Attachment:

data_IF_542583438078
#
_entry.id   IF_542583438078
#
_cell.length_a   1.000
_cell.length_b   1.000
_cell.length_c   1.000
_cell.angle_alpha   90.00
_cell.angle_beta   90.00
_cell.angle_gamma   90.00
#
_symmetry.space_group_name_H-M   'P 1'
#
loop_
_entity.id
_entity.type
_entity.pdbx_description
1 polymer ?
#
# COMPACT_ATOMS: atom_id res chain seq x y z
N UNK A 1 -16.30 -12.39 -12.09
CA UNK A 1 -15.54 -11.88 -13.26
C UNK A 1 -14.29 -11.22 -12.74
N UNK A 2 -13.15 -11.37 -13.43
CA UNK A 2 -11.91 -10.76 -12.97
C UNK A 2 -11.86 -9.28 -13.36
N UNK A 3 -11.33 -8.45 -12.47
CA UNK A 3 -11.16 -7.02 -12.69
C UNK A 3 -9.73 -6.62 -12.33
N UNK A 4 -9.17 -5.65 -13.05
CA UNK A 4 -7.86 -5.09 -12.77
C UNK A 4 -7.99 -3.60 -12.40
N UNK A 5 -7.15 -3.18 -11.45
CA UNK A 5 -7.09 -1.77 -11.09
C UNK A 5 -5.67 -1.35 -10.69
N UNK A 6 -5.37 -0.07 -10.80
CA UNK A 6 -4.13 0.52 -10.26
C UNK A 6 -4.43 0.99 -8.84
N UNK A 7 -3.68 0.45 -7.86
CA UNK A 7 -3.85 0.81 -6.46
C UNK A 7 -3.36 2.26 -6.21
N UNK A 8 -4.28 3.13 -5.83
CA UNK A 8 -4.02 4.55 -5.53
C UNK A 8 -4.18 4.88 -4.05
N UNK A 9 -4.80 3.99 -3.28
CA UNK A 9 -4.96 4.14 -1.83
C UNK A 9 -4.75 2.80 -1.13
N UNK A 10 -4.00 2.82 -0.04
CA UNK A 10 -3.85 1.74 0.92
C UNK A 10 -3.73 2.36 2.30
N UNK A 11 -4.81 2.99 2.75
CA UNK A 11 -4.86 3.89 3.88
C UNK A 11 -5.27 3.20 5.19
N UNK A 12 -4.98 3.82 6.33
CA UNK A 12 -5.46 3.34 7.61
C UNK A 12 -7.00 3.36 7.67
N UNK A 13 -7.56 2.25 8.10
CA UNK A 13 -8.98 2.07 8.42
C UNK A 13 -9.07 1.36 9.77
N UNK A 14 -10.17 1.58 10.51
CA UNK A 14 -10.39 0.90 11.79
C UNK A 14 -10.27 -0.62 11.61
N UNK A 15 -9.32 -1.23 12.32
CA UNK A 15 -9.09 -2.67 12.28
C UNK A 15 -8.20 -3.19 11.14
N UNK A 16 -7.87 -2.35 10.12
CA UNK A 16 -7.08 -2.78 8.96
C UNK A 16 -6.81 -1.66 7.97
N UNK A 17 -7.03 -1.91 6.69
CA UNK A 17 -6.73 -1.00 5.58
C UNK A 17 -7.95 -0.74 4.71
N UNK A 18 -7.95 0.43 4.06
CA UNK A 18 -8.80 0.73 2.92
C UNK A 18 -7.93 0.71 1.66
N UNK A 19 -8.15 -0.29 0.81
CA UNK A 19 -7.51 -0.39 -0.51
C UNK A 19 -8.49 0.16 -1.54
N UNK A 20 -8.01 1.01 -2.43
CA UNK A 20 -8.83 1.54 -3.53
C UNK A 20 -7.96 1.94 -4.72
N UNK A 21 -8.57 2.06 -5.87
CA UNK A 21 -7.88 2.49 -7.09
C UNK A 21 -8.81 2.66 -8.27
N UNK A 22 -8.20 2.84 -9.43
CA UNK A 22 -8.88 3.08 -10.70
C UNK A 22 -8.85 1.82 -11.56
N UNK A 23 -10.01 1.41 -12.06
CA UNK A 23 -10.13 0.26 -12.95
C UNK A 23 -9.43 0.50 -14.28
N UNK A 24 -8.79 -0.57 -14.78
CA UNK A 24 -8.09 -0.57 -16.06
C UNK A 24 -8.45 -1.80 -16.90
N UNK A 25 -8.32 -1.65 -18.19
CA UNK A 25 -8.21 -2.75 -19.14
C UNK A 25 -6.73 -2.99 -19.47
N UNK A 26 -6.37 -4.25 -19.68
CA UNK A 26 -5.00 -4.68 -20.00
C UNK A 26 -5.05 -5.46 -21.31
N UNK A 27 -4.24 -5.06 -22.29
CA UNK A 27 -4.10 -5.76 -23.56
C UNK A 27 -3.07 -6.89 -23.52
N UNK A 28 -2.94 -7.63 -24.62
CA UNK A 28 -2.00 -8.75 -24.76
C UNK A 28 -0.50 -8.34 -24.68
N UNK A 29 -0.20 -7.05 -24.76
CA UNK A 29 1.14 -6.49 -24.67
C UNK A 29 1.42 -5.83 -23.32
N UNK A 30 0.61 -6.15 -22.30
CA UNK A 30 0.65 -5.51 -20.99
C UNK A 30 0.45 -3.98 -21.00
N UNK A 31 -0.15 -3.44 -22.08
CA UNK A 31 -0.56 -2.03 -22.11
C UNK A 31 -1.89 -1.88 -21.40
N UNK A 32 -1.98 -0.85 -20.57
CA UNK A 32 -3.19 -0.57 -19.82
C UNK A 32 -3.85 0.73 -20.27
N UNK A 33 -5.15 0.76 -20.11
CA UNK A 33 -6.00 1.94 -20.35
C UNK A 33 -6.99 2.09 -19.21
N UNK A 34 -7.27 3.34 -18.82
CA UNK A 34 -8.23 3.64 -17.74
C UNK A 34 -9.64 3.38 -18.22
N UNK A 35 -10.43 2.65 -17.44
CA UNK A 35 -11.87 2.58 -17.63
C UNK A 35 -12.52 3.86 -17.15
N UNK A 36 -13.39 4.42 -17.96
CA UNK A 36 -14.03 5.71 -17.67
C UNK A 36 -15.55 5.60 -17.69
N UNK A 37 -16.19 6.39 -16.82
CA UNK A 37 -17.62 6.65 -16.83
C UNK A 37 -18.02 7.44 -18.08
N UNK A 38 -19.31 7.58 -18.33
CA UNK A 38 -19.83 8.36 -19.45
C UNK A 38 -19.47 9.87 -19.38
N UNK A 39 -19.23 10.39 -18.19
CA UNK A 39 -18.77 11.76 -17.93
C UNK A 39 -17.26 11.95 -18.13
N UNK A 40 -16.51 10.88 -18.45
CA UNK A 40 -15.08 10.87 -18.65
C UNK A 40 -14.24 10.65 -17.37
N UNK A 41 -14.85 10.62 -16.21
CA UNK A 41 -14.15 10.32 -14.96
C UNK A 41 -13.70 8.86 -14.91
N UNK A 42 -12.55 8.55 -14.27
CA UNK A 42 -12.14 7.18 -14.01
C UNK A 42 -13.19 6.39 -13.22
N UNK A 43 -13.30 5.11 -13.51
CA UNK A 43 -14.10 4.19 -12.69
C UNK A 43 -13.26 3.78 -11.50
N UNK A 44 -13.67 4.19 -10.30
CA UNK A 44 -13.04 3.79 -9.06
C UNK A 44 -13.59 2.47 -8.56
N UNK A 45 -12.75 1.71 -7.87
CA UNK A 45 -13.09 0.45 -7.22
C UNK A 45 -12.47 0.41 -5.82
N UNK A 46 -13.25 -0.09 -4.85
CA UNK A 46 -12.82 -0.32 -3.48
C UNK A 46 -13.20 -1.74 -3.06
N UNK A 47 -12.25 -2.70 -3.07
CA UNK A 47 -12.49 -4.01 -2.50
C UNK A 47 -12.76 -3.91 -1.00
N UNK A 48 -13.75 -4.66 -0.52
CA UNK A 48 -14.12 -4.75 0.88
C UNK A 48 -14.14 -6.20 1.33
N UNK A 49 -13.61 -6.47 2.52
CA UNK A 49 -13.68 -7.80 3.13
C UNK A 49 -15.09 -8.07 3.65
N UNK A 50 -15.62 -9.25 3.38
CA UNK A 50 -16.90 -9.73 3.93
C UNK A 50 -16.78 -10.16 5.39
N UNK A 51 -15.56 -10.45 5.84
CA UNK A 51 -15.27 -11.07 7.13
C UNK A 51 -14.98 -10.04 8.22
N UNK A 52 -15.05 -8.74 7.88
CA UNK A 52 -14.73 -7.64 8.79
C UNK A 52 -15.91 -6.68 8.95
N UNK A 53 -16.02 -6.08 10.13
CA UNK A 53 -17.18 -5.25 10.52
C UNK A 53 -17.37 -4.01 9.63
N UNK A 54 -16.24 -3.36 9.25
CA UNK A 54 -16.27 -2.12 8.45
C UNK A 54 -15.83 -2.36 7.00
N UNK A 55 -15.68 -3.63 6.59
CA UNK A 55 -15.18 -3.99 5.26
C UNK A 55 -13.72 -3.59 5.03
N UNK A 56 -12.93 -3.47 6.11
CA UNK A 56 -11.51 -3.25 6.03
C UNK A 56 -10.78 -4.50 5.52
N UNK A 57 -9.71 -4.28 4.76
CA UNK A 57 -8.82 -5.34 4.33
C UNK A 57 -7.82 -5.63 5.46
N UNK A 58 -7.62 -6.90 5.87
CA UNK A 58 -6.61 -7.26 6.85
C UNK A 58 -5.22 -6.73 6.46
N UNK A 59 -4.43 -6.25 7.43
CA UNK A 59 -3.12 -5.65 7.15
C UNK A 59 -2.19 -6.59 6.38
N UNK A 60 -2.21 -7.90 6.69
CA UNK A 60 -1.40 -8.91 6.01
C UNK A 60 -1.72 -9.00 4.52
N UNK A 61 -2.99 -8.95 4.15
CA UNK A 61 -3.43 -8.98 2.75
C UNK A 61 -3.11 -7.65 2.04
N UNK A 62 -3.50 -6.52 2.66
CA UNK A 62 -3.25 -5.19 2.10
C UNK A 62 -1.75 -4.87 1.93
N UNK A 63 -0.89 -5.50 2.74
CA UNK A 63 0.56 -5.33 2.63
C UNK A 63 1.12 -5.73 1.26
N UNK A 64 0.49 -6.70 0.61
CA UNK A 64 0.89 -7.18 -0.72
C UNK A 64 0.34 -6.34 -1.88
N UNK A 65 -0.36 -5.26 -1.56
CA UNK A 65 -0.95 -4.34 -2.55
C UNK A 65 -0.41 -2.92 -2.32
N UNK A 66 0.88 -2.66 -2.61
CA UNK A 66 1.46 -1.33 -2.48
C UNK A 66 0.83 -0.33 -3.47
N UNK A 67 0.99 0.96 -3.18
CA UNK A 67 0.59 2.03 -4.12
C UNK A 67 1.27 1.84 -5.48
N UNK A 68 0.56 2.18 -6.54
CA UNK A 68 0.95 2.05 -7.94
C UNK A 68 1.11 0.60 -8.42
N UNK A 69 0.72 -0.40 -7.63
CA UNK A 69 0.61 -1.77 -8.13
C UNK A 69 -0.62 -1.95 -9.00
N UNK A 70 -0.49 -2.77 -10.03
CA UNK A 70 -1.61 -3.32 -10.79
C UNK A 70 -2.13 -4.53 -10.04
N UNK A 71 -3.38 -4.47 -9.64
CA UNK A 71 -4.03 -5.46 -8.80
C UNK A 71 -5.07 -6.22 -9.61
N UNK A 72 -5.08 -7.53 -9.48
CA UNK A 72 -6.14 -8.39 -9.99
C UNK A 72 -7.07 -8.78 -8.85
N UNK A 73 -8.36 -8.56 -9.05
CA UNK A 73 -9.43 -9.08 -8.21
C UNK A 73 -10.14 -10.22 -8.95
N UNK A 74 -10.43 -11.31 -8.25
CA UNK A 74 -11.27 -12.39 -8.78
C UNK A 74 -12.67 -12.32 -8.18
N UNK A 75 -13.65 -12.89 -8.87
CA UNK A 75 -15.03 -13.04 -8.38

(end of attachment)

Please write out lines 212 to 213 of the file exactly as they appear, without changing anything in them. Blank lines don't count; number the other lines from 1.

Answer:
C UNK A 64 0.34 -6.34 -1.88
N UNK A 65 -0.36 -5.26 -1.56